Her seat was under trees, between a man and a woman who slanted from her with hidden chins. The chilly dry leaves began to waken, and the sky showed its grey. Hunger had become as a leaden ball in Emilia’s chest. She could have eaten eagerly still, but she had no ravenous images of food. Nevertheless, she determined to beg for bread at a baker’s shop. Coming into the empty streets again, the dread of exposing her solitary wretchedness and the stains of night upon her, kept her back. When she did venture near the baker’s shop, her sensation of weariness, want of washing, and general misery, made her feel a contrast to all other women she saw, that robbed her of the necessary effrontery. She preferred to hide her head.
The morning hours went in this conflict. She was between-whiles hungry and desperate, or stricken with shame. Fatigue, bringing the imperious necessity for rest, intervened as a relief. Emilia moaned at the weary length of the light, but when dusk fell and she beheld flame in the lamps, it seemed to be too sudden and she was alarmed. Passive despair had set in. She felt sick, though not weak, and the thought of asking help had gone.
A street urchin, of the true London species, in whom excess of woollen comforter made up for any marked scantiness in the rest of his attire, came trotting the pavement, pouring one of the favourite tunes of his native metropolis through the tube of a penny-whistle, from which it did not issue so disguised but that attentive ears might pronounce it the royal march of the Cannibal Islands. A placarded post beside a lamp met this musician’s eye; and, still piping, he bent his knees and read the notification. Emilia thought of the Hillford and Ipley clubmen, the big drum, the speeches, the cheers, and all the wild strength that lay in her that happy morning. She watched the boy piping as if he were reading from a score, and her sense of humour was touched. “You foolish boy!” she said to herself softly. But when, having evidently come to the last printed line, the boy rose and pocketed his penny-whistle, Emilia was nearly laughing. “That’s because he cannot turn over the leaf,” she said, and stood by the post till long after the boy had disappeared. The slight emotion of fun had restored to her some of her lost human sensations, and she looked about for a place where to indulge them undisturbed. One of the bridges was in sight She yearned for the solitude of the wharf beside it, and hurried to the steps. To descend she had to pass a street-organ and a small figure bent over it. “Sei buon’ Italiano?” she said. The answer was a surly “Si.” Emilia cried convulsively “Addio!” Her brain had become on a sudden vacant of a thought, and all she knew was that she descended.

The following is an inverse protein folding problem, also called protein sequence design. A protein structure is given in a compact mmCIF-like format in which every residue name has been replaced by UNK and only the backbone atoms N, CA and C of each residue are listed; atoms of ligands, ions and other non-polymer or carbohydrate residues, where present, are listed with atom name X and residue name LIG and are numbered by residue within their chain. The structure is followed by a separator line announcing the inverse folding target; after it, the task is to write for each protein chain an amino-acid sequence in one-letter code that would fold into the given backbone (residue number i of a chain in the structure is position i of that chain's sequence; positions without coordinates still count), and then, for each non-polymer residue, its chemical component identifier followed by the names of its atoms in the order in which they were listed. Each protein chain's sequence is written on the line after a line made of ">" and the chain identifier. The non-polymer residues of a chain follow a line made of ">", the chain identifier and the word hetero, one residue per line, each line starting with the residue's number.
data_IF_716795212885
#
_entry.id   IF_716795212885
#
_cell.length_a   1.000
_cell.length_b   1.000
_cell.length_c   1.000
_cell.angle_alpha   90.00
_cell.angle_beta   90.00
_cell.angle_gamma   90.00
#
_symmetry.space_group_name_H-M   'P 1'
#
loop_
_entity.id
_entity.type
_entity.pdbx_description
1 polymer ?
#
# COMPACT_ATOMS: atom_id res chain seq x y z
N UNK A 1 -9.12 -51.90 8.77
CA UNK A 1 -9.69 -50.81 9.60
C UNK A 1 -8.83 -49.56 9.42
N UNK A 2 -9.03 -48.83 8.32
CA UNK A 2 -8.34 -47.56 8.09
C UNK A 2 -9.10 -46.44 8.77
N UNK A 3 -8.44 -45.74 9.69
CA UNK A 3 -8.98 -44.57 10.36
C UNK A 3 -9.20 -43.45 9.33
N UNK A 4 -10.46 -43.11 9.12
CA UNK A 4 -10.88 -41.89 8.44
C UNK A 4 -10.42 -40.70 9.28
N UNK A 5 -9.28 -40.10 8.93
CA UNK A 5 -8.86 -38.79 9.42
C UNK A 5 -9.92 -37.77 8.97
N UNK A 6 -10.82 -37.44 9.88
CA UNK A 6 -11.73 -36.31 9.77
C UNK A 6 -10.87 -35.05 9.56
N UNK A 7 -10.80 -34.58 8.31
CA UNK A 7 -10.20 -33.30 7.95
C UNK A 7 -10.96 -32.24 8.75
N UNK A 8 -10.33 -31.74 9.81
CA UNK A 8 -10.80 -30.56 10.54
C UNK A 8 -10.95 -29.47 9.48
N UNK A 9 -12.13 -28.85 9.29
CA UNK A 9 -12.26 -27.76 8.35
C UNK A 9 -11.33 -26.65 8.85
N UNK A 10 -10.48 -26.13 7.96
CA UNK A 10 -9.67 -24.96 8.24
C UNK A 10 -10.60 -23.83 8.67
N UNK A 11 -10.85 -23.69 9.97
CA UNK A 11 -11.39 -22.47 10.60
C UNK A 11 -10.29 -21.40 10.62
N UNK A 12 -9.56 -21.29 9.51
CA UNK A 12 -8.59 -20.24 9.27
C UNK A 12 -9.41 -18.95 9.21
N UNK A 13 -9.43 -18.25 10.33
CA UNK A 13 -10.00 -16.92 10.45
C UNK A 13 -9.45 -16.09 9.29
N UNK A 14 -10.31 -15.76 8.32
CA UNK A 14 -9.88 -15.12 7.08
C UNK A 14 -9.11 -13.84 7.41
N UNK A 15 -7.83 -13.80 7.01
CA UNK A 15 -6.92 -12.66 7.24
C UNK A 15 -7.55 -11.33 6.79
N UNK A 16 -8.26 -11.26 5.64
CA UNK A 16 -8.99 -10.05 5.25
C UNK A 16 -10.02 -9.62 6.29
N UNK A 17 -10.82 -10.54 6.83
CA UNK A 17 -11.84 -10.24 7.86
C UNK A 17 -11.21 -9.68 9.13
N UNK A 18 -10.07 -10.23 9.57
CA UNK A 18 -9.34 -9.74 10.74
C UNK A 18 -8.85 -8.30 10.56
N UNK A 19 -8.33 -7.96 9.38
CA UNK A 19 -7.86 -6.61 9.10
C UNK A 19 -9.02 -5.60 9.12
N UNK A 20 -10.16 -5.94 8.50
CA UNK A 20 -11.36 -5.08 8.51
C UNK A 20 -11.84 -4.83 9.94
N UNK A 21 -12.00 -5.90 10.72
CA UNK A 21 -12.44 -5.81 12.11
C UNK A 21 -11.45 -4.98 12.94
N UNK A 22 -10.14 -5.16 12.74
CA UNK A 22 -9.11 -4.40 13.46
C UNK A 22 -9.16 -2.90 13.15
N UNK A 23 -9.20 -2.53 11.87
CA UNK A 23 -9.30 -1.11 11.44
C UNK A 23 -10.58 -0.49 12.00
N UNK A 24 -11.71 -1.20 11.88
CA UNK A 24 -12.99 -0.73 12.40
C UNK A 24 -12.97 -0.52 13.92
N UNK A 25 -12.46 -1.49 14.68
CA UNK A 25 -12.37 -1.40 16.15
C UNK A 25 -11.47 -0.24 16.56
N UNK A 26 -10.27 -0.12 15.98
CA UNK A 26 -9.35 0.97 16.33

“Sei buon’ Italiana?”
Across what chasm did the words come to her?
It seemed but a minutes and again many hours back, that she had asked that question of a little fellow, who, if he had looked up and nodded would have given her great joy, but who kept his face dark from her and with a sullen “Si” extinguished her last feeling of a desire for companionship with life.